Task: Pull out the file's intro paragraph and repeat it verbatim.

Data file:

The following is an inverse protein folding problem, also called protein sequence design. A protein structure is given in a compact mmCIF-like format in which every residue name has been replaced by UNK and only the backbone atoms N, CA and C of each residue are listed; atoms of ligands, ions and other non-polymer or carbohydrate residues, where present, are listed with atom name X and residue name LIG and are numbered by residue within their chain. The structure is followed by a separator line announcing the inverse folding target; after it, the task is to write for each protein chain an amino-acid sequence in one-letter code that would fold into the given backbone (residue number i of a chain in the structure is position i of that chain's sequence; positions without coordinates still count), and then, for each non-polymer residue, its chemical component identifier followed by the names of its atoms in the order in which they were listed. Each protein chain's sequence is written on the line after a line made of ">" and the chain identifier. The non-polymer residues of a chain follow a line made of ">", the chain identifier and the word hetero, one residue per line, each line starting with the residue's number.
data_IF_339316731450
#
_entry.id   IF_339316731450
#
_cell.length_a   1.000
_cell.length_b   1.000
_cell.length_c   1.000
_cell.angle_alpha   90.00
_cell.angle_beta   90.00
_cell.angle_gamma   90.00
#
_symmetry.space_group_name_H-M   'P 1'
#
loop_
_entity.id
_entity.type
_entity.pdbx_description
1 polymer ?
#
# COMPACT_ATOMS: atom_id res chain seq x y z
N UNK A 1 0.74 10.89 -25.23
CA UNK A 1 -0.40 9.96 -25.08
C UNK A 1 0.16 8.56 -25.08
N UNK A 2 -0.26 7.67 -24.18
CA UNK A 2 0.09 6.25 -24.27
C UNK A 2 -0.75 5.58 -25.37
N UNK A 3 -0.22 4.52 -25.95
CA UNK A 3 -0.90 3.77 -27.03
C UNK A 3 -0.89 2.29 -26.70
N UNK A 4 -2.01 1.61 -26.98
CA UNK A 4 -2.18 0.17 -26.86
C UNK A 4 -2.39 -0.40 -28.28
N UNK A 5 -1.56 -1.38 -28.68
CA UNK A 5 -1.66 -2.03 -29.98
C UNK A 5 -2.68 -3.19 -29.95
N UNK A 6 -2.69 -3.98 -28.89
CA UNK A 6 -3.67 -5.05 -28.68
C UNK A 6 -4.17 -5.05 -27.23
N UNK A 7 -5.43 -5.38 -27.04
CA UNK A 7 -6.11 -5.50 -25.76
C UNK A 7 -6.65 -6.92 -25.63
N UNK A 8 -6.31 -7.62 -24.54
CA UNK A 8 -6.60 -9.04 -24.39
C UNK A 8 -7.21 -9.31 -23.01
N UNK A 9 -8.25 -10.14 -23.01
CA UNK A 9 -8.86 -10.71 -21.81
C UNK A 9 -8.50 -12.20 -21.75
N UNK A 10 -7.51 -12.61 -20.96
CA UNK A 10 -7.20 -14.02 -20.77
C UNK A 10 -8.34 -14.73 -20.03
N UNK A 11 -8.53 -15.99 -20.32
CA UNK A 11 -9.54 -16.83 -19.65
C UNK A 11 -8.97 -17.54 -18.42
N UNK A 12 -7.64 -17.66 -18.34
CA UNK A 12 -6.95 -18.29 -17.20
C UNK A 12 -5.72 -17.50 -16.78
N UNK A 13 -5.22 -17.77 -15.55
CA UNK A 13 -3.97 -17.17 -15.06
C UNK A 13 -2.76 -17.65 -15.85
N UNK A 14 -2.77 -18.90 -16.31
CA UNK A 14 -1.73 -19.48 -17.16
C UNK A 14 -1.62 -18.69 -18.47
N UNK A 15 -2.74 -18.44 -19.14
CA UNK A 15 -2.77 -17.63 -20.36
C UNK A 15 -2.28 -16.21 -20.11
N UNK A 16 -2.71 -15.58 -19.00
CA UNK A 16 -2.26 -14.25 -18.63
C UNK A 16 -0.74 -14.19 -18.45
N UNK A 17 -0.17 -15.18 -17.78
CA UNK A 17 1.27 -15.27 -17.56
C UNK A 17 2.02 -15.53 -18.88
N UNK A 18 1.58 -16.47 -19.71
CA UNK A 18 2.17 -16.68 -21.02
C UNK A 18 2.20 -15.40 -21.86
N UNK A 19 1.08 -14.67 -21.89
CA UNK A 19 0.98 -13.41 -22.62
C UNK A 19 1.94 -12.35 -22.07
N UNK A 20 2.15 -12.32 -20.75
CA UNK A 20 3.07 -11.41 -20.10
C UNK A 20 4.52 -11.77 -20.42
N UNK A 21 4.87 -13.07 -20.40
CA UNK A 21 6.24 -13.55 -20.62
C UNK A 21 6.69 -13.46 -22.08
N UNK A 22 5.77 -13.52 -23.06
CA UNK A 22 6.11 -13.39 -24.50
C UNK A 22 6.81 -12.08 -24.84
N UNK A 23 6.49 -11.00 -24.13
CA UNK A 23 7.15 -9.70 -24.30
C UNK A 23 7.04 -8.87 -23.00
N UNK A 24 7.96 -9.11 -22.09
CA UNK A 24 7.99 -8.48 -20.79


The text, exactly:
The following is an inverse protein folding problem, also called protein sequence design. A protein structure is given in a compact mmCIF-like format in which every residue name has been replaced by UNK and only the backbone atoms N, CA and C of each residue are listed; atoms of ligands, ions and other non-polymer or carbohydrate residues, where present, are listed with atom name X and residue name LIG and are numbered by residue within their chain. The structure is followed by a separator line announcing the inverse folding target; after it, the task is to write for each protein chain an amino-acid sequence in one-letter code that would fold into the given backbone (residue number i of a chain in the structure is position i of that chain's sequence; positions without coordinates still count), and then, for each non-polymer residue, its chemical component identifier followed by the names of its atoms in the order in which they were listed. Each protein chain's sequence is written on the line after a line made of ">" and the chain identifier. The non-polymer residues of a chain follow a line made of ">", the chain identifier and the word hetero, one residue per line, each line starting with the residue's number.